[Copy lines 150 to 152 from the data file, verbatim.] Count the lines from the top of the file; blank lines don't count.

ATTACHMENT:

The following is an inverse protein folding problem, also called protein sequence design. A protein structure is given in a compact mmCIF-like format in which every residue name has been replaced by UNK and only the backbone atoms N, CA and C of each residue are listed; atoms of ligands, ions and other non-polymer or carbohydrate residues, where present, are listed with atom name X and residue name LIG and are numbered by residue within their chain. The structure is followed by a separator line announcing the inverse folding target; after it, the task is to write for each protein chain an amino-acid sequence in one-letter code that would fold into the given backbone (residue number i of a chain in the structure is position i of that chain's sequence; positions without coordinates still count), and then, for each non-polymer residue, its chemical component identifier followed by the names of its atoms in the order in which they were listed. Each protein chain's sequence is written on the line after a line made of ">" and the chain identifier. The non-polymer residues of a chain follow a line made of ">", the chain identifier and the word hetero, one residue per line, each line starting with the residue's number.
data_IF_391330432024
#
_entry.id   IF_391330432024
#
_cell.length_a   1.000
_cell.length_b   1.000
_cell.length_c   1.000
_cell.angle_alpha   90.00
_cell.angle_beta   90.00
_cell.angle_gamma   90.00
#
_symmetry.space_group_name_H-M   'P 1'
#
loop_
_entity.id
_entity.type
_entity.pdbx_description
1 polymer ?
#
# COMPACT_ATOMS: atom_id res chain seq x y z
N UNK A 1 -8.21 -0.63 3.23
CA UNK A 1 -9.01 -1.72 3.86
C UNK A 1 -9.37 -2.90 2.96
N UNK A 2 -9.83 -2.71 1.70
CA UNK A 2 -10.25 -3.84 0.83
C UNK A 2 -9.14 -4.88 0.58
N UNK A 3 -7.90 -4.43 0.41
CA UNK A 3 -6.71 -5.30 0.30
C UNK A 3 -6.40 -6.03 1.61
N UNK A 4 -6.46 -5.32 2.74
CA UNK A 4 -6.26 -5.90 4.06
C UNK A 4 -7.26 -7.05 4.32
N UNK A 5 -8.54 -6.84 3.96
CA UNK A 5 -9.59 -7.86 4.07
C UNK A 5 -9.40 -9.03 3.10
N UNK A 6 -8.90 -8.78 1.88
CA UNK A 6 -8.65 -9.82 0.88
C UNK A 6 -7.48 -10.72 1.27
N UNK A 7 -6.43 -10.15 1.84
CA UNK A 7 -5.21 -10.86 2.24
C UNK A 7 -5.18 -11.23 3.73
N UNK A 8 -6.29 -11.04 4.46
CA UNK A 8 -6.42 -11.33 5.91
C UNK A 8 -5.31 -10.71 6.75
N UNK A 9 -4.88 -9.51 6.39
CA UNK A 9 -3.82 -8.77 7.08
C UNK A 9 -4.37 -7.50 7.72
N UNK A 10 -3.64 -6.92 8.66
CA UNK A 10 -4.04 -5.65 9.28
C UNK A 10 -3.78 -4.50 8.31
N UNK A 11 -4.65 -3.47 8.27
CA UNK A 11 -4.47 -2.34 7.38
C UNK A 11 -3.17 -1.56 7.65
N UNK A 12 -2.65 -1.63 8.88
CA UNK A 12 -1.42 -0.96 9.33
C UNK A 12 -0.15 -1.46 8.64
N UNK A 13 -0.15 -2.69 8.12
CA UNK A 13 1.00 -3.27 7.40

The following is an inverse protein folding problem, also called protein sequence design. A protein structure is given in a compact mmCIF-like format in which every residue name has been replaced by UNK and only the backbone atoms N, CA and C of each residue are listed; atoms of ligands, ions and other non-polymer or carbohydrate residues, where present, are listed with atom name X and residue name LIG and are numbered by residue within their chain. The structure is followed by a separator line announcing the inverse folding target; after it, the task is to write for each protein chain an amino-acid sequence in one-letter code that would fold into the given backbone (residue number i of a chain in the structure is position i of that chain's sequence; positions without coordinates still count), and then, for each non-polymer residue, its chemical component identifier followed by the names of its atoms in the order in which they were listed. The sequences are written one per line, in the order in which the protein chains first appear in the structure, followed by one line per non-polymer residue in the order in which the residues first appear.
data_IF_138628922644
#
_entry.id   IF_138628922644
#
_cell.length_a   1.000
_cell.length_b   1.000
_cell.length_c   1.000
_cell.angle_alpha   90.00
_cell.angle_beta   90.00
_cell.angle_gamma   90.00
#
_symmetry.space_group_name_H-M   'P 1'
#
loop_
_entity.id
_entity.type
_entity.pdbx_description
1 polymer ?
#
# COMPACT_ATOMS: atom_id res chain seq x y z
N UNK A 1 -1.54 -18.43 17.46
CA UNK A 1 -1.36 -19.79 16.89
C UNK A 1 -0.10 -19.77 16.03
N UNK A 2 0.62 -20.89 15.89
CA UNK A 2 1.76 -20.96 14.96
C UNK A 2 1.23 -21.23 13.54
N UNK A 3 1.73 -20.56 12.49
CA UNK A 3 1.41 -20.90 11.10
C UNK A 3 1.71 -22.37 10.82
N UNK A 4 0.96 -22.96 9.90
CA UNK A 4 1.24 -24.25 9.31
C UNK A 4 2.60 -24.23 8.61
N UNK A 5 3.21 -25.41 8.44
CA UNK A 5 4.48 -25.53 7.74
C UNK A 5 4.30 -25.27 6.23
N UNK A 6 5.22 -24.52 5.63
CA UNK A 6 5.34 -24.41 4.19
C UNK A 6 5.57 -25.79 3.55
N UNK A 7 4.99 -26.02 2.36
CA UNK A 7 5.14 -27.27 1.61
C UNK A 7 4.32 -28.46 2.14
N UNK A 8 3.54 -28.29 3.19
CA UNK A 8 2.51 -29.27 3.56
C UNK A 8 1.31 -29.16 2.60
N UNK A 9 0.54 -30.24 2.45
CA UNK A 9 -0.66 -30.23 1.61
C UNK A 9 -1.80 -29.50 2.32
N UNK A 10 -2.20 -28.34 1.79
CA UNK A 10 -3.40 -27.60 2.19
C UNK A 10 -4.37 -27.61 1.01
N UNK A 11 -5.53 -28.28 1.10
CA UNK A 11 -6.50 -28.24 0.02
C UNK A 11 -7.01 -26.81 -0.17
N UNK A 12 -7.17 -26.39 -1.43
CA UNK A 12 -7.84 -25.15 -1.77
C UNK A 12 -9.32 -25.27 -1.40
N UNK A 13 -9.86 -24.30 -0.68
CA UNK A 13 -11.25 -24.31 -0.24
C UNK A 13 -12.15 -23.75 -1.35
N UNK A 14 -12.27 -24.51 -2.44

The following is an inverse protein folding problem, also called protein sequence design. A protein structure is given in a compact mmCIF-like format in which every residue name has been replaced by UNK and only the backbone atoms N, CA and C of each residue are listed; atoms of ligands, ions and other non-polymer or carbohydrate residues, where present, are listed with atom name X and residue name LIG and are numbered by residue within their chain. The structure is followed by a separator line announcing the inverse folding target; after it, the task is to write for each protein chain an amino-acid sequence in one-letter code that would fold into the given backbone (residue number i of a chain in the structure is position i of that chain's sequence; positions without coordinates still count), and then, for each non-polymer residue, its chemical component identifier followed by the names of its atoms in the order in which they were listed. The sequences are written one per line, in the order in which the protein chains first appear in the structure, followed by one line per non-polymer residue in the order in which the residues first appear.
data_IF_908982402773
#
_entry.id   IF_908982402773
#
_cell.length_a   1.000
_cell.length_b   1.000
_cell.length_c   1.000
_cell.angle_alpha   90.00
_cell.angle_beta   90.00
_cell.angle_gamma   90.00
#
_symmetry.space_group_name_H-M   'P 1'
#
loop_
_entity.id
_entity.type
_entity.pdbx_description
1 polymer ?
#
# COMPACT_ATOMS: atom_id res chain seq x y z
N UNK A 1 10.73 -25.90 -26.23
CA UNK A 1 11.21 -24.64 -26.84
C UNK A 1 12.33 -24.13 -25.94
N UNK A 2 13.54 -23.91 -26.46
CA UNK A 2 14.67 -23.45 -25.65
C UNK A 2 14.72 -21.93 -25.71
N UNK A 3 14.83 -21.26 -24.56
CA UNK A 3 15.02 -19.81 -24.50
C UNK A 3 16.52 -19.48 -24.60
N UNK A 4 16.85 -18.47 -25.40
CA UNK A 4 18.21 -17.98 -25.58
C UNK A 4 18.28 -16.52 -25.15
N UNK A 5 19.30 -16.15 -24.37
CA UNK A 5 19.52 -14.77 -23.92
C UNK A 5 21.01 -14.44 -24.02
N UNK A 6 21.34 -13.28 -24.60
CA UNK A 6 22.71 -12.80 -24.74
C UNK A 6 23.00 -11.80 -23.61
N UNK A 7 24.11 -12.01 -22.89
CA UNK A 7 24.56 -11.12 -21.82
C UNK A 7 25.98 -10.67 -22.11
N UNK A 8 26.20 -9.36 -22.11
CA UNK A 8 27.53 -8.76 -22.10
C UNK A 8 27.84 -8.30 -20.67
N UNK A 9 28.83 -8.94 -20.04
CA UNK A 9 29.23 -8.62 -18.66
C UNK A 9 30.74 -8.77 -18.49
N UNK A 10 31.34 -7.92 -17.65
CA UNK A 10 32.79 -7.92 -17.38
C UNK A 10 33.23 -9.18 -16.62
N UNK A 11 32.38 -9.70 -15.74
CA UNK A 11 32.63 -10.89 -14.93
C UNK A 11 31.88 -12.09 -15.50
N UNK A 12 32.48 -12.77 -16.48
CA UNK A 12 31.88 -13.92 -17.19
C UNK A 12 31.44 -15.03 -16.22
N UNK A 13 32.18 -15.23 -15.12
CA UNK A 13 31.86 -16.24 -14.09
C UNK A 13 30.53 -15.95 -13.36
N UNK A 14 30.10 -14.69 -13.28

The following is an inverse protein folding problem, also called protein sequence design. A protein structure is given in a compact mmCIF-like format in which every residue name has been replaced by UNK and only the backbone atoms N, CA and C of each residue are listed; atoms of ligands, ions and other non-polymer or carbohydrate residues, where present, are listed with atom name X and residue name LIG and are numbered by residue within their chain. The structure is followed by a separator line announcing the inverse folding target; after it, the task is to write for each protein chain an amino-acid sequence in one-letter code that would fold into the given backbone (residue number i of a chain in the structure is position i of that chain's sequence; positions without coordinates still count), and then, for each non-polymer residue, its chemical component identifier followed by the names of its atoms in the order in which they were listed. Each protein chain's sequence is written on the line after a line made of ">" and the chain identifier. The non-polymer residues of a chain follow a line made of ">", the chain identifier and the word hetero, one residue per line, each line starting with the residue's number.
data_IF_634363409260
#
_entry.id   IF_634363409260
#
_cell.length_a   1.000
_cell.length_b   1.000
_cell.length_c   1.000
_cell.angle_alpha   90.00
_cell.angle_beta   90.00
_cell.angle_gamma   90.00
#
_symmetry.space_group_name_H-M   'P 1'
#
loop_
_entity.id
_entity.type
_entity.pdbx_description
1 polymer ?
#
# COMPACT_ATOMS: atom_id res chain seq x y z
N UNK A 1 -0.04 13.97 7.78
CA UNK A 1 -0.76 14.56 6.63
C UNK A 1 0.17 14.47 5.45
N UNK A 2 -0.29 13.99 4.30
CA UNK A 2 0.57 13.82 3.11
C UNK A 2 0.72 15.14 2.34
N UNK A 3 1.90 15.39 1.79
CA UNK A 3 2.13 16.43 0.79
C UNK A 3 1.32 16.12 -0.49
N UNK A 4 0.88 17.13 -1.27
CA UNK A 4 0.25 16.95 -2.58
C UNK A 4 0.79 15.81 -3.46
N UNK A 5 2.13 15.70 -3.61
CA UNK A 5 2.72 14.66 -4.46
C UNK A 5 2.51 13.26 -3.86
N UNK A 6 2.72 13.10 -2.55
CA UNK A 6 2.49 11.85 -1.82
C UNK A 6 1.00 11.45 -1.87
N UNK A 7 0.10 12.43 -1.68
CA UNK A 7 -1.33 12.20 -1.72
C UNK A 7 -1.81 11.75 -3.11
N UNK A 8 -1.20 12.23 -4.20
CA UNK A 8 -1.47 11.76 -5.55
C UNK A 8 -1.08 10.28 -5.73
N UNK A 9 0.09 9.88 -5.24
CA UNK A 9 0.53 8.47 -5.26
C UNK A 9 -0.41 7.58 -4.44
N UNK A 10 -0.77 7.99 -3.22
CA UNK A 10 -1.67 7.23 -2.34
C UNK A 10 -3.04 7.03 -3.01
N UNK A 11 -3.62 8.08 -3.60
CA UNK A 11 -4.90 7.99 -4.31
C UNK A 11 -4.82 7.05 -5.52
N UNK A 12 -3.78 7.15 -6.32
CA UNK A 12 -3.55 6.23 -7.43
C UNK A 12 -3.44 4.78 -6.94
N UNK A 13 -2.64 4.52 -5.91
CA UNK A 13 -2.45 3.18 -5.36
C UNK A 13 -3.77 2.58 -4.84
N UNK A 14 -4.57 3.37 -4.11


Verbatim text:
C UNK A 3 16.52 -19.48 -24.60
N UNK A 4 16.85 -18.47 -25.40
CA UNK A 4 18.21 -17.98 -25.58